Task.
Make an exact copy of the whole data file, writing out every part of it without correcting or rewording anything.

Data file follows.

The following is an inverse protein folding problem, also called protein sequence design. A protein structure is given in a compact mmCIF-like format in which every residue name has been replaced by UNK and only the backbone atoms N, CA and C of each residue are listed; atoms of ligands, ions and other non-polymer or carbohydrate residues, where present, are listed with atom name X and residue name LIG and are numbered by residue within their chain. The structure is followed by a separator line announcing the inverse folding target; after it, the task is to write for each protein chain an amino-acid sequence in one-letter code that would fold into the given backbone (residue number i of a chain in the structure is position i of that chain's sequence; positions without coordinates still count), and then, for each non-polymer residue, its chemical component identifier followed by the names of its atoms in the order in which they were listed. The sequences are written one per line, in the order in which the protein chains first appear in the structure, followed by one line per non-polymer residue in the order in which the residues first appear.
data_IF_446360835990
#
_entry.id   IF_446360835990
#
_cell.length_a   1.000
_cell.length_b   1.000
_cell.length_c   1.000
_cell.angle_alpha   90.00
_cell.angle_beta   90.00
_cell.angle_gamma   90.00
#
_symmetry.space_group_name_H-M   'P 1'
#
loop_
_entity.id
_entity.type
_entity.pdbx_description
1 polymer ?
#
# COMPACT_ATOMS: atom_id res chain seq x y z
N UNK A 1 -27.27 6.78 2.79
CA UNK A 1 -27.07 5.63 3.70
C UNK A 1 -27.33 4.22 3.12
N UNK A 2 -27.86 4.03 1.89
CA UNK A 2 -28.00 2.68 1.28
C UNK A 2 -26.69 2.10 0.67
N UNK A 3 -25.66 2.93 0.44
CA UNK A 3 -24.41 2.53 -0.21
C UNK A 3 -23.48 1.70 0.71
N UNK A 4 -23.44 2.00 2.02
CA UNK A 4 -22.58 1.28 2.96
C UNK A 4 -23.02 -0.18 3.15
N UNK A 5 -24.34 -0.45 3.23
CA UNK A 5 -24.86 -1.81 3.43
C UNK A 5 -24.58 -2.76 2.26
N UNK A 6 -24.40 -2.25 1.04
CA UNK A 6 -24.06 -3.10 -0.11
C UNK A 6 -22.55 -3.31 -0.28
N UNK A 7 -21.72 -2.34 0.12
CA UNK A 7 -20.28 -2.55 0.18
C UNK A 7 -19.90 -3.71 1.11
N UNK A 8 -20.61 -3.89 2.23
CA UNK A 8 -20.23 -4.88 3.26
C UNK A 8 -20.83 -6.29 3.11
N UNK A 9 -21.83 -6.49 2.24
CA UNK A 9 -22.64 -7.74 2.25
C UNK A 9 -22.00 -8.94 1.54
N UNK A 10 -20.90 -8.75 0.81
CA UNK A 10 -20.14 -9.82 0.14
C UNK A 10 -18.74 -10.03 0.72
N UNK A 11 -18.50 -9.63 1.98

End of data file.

The following is an inverse protein folding problem, also called protein sequence design. A protein structure is given in a compact mmCIF-like format in which every residue name has been replaced by UNK and only the backbone atoms N, CA and C of each residue are listed; atoms of ligands, ions and other non-polymer or carbohydrate residues, where present, are listed with atom name X and residue name LIG and are numbered by residue within their chain. The structure is followed by a separator line announcing the inverse folding target; after it, the task is to write for each protein chain an amino-acid sequence in one-letter code that would fold into the given backbone (residue number i of a chain in the structure is position i of that chain's sequence; positions without coordinates still count), and then, for each non-polymer residue, its chemical component identifier followed by the names of its atoms in the order in which they were listed. The sequences are written one per line, in the order in which the protein chains first appear in the structure, followed by one line per non-polymer residue in the order in which the residues first appear.
data_IF_446360835990
#
_entry.id   IF_446360835990
#
_cell.length_a   1.000
_cell.length_b   1.000
_cell.length_c   1.000
_cell.angle_alpha   90.00
_cell.angle_beta   90.00
_cell.angle_gamma   90.00
#
_symmetry.space_group_name_H-M   'P 1'
#
loop_
_entity.id
_entity.type
_entity.pdbx_description
1 polymer ?
#
# COMPACT_ATOMS: atom_id res chain seq x y z
N UNK A 1 -27.27 6.78 2.79
CA UNK A 1 -27.07 5.63 3.70
C UNK A 1 -27.33 4.22 3.12
N UNK A 2 -27.86 4.03 1.89
CA UNK A 2 -28.00 2.68 1.28
C UNK A 2 -26.69 2.10 0.67
N UNK A 3 -25.66 2.93 0.44
CA UNK A 3 -24.41 2.53 -0.21
C UNK A 3 -23.48 1.70 0.71
N UNK A 4 -23.44 2.00 2.02
CA UNK A 4 -22.58 1.28 2.96
C UNK A 4 -23.02 -0.18 3.15
N UNK A 5 -24.34 -0.45 3.23
CA UNK A 5 -24.86 -1.81 3.43
C UNK A 5 -24.58 -2.76 2.26
N UNK A 6 -24.40 -2.25 1.04
CA UNK A 6 -24.06 -3.10 -0.11
C UNK A 6 -22.55 -3.31 -0.28
N UNK A 7 -21.72 -2.34 0.12
CA UNK A 7 -20.28 -2.55 0.18
C UNK A 7 -19.90 -3.71 1.11
N UNK A 8 -20.61 -3.89 2.23
CA UNK A 8 -20.23 -4.88 3.26
C UNK A 8 -20.83 -6.29 3.11
N UNK A 9 -21.83 -6.49 2.24
CA UNK A 9 -22.64 -7.74 2.25
C UNK A 9 -22.00 -8.94 1.54
N UNK A 10 -20.90 -8.75 0.81
CA UNK A 10 -20.14 -9.82 0.14
C UNK A 10 -18.74 -10.03 0.72
N UNK A 11 -18.50 -9.63 1.98